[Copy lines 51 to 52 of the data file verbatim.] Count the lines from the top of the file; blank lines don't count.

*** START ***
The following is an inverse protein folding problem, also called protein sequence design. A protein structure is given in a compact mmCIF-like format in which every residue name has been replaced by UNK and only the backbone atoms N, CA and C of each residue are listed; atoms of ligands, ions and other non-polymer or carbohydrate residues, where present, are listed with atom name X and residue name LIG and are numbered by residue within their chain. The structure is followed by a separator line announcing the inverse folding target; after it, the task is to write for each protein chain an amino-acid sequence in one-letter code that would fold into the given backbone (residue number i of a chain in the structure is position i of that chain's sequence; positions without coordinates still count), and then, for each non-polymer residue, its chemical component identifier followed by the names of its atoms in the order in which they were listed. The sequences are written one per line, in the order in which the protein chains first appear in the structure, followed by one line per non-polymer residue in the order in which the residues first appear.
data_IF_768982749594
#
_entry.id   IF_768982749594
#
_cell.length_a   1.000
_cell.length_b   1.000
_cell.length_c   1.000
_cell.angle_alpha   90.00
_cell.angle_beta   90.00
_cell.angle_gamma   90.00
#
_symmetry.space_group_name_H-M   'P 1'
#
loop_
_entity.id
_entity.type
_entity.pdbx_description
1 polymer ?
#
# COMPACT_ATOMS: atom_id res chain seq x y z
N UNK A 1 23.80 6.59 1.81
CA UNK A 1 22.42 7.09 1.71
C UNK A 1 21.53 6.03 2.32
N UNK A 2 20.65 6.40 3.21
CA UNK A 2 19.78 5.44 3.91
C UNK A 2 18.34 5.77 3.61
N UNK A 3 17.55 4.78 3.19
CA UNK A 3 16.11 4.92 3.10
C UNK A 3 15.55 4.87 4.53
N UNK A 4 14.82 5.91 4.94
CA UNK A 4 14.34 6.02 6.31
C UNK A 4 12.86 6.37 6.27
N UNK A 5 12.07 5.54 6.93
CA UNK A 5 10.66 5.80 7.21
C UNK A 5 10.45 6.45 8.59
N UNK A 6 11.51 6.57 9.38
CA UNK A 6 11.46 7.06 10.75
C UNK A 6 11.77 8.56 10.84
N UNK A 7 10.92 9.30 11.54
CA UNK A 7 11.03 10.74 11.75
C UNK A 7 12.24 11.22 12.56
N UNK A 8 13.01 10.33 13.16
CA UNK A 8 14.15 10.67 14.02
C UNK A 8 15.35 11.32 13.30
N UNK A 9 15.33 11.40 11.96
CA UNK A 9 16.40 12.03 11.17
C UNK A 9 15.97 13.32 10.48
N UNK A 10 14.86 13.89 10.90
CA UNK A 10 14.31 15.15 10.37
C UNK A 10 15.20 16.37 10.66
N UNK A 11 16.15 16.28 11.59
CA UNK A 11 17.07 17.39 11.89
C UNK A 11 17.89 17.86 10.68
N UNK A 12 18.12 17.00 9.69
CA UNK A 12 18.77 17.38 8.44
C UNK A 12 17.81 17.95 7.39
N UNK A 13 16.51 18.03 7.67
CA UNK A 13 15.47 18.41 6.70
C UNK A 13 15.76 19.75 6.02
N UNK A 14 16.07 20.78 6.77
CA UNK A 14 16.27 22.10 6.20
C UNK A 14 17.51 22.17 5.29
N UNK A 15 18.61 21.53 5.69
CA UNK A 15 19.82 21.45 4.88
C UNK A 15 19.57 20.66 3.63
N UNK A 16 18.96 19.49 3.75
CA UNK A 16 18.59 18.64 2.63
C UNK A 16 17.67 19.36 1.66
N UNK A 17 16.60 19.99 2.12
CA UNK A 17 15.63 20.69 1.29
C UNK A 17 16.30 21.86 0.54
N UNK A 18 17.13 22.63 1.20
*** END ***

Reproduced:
C UNK A 10 15.20 16.37 10.66
N UNK A 11 16.15 16.28 11.59